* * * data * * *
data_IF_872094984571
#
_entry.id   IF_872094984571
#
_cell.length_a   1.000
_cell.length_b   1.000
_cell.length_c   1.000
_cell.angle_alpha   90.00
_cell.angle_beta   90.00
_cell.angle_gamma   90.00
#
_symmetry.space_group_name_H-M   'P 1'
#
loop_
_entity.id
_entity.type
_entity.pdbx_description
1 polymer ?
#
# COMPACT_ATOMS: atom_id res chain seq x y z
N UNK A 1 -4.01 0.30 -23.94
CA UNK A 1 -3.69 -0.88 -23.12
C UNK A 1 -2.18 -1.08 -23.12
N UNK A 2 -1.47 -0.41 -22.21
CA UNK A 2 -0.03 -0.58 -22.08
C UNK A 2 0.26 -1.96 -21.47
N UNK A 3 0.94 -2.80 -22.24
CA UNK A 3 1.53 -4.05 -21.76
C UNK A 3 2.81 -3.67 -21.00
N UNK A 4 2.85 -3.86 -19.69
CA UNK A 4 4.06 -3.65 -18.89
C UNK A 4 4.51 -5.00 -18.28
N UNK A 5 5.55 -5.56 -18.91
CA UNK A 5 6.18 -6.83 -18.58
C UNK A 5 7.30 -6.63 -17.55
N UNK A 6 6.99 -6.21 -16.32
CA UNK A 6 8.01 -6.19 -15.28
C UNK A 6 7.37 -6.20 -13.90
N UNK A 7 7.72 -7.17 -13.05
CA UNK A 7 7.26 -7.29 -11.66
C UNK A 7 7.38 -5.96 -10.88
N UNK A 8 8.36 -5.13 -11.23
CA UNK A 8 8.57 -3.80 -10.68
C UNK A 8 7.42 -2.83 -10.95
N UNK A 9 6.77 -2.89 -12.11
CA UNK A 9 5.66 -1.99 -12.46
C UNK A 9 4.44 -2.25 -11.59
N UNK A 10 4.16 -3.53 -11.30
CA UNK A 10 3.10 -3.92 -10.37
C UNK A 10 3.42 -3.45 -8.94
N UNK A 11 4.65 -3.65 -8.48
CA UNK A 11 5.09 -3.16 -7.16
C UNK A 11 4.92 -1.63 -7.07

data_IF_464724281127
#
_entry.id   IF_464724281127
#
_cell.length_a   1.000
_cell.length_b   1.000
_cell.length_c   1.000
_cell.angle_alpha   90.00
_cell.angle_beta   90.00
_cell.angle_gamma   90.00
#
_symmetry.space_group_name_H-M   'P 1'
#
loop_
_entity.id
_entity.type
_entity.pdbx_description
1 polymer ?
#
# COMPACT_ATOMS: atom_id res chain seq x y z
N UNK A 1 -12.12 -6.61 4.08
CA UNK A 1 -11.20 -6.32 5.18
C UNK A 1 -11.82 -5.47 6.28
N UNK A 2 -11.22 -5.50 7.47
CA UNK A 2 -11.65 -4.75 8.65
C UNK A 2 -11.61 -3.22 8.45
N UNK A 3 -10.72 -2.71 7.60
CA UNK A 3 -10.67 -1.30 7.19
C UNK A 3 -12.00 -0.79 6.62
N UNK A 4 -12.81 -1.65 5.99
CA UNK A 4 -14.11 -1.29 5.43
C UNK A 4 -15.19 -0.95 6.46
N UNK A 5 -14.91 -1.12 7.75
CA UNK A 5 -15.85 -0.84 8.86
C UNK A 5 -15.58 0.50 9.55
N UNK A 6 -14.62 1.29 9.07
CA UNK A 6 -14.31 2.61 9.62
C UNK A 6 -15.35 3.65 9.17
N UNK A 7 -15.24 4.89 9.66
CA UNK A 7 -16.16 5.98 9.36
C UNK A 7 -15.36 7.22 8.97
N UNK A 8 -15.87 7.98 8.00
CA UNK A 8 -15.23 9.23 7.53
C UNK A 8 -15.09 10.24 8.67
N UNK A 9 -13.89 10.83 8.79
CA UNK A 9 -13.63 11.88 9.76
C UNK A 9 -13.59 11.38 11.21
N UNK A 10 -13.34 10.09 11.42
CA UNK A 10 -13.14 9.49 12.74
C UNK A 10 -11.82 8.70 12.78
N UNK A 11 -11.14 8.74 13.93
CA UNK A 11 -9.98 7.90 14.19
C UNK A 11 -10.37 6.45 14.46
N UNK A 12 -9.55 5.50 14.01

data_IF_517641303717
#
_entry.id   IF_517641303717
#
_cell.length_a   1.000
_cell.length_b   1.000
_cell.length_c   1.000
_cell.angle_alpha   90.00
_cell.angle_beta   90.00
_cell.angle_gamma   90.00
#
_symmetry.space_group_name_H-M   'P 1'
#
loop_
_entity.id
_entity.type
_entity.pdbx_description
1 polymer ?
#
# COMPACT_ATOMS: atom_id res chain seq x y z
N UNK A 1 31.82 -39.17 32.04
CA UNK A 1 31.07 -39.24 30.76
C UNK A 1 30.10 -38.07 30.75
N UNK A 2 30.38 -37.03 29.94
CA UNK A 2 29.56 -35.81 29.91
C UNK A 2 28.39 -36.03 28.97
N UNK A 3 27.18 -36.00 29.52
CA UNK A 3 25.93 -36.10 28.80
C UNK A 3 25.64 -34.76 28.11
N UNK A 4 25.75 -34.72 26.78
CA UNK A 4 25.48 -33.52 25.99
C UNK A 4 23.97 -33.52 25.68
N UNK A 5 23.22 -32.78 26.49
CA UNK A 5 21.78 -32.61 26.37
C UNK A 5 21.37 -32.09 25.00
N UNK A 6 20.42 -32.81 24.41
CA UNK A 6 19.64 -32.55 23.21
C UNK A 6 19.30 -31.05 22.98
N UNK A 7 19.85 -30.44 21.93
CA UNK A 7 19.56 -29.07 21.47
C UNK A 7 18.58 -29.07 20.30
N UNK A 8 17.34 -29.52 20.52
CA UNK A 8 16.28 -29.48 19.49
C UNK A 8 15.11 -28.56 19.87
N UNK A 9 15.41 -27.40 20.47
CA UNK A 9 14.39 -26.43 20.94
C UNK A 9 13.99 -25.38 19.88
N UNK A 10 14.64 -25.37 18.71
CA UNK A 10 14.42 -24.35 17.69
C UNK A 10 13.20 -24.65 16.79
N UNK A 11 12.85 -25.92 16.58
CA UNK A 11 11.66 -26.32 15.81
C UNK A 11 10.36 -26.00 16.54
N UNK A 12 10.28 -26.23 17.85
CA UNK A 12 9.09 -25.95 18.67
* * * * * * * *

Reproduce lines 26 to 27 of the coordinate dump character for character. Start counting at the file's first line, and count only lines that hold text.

C UNK A 2 0.26 -1.96 -21.47
N UNK A 3 0.94 -2.80 -22.24